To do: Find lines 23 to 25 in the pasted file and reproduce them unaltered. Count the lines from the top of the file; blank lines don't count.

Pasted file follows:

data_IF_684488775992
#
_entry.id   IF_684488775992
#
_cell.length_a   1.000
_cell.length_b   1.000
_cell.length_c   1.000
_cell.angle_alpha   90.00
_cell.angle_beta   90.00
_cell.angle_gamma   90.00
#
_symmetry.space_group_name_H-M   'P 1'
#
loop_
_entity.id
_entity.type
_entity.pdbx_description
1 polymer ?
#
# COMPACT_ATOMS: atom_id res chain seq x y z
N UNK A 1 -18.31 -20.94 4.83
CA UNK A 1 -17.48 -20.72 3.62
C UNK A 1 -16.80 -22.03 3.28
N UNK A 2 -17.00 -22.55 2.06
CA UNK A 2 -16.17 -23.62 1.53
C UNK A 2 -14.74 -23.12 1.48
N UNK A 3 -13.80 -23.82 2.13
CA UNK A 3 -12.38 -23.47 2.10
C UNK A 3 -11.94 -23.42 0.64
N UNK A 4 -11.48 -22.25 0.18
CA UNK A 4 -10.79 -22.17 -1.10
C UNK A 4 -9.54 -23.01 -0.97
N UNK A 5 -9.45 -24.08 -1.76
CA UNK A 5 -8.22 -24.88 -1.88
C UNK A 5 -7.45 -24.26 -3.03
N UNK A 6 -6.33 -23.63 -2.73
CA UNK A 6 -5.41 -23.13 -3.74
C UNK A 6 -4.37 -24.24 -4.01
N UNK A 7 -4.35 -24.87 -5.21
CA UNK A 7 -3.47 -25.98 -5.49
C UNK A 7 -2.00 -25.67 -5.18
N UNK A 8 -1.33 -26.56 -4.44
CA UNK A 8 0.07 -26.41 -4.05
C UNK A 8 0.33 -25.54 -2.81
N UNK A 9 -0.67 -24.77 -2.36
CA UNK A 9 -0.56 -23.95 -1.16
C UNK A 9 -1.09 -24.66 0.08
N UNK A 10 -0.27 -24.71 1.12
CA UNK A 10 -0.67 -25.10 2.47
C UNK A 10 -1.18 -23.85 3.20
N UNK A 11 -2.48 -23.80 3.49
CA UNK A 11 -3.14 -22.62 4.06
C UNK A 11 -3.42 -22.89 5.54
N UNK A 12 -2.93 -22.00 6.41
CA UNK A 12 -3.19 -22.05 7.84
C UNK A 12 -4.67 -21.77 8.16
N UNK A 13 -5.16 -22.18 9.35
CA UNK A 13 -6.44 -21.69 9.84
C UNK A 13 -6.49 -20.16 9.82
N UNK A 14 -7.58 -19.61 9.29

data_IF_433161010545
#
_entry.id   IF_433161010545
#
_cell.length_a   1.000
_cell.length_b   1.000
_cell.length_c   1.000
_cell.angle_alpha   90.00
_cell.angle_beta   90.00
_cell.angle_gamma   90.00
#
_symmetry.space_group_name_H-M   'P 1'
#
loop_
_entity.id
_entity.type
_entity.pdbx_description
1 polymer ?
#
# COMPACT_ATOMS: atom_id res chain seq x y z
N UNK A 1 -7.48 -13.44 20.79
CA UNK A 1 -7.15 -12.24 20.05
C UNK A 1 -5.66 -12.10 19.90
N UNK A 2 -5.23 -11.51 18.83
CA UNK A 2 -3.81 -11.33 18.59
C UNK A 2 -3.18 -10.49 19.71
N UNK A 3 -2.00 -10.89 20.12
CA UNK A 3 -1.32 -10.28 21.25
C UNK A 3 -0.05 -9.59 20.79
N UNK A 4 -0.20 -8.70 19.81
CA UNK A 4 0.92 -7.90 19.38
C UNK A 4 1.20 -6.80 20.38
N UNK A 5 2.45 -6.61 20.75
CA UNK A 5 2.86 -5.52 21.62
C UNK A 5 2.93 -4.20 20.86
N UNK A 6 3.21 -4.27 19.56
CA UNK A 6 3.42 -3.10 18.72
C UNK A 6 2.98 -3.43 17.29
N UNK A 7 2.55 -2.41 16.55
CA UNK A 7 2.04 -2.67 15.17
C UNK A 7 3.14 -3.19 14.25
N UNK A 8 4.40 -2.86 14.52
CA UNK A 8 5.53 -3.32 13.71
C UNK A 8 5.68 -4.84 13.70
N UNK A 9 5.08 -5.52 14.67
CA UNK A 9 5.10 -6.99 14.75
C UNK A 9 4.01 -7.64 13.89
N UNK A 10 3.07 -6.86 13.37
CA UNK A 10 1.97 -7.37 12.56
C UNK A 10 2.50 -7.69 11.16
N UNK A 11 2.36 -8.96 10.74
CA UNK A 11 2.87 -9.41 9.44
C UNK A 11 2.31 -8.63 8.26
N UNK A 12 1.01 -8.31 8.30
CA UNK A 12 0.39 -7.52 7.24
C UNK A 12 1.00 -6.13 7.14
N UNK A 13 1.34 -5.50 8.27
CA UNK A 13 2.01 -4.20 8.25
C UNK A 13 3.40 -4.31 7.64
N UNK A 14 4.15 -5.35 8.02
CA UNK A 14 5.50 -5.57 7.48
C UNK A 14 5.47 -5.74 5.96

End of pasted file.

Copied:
C UNK A 1 -16.80 -22.03 3.28
N UNK A 2 -17.00 -22.55 2.06
CA UNK A 2 -16.17 -23.62 1.53